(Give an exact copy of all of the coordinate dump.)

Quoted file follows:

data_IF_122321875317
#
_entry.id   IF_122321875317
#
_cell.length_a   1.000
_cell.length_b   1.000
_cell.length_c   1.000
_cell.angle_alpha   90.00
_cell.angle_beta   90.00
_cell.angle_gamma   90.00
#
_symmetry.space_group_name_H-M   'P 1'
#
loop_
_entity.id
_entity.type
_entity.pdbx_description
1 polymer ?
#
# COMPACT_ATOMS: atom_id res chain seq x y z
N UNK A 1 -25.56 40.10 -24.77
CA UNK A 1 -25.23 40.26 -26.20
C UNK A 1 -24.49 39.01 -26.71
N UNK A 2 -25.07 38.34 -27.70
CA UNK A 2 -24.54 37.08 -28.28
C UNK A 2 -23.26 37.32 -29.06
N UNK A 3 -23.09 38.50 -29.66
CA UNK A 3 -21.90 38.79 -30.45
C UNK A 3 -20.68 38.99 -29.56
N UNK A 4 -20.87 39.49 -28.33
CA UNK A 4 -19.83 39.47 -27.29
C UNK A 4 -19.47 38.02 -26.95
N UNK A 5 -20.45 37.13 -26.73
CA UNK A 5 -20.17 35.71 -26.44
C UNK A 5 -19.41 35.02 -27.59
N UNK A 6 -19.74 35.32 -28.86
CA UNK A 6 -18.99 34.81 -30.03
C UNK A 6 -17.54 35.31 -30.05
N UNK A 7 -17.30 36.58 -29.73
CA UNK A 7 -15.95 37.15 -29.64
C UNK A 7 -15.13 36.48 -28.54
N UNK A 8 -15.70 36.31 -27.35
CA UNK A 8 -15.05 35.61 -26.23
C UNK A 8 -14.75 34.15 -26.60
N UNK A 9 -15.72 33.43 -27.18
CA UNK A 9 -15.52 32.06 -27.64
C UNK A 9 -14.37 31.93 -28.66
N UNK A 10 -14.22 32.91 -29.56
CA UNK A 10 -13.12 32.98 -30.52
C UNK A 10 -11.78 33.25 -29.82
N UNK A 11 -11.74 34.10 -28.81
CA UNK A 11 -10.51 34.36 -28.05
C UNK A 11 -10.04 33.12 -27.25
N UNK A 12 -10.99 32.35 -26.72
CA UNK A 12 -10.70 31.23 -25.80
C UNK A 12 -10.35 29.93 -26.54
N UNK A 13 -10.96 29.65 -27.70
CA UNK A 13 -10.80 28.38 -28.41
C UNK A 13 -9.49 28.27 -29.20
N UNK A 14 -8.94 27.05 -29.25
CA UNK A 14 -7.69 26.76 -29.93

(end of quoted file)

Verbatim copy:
data_IF_122321875317
#
_entry.id   IF_122321875317
#
_cell.length_a   1.000
_cell.length_b   1.000
_cell.length_c   1.000
_cell.angle_alpha   90.00
_cell.angle_beta   90.00
_cell.angle_gamma   90.00
#
_symmetry.space_group_name_H-M   'P 1'
#
loop_
_entity.id
_entity.type
_entity.pdbx_description
1 polymer ?
#
# COMPACT_ATOMS: atom_id res chain seq x y z
N UNK A 1 -25.56 40.10 -24.77
CA UNK A 1 -25.23 40.26 -26.20
C UNK A 1 -24.49 39.01 -26.71
N UNK A 2 -25.07 38.34 -27.70
CA UNK A 2 -24.54 37.08 -28.28
C UNK A 2 -23.26 37.32 -29.06
N UNK A 3 -23.09 38.50 -29.66
CA UNK A 3 -21.90 38.79 -30.45
C UNK A 3 -20.68 38.99 -29.56
N UNK A 4 -20.87 39.49 -28.33
CA UNK A 4 -19.83 39.47 -27.29
C UNK A 4 -19.47 38.02 -26.95
N UNK A 5 -20.45 37.13 -26.73
CA UNK A 5 -20.17 35.71 -26.44
C UNK A 5 -19.41 35.02 -27.59
N UNK A 6 -19.74 35.32 -28.86
CA UNK A 6 -18.99 34.81 -30.03
C UNK A 6 -17.54 35.31 -30.05
N UNK A 7 -17.30 36.58 -29.73
CA UNK A 7 -15.95 37.15 -29.64
C UNK A 7 -15.13 36.48 -28.54
N UNK A 8 -15.70 36.31 -27.35
CA UNK A 8 -15.05 35.61 -26.23
C UNK A 8 -14.75 34.15 -26.60
N UNK A 9 -15.72 33.43 -27.18
CA UNK A 9 -15.52 32.06 -27.64
C UNK A 9 -14.37 31.93 -28.66
N UNK A 10 -14.22 32.91 -29.56
CA UNK A 10 -13.12 32.98 -30.52
C UNK A 10 -11.78 33.25 -29.82
N UNK A 11 -11.74 34.10 -28.81
CA UNK A 11 -10.51 34.36 -28.05
C UNK A 11 -10.04 33.12 -27.25
N UNK A 12 -10.99 32.35 -26.72
CA UNK A 12 -10.70 31.23 -25.80
C UNK A 12 -10.35 29.93 -26.54
N UNK A 13 -10.96 29.65 -27.70
CA UNK A 13 -10.80 28.38 -28.41
C UNK A 13 -9.49 28.27 -29.20
N UNK A 14 -8.94 27.05 -29.25
CA UNK A 14 -7.69 26.76 -29.93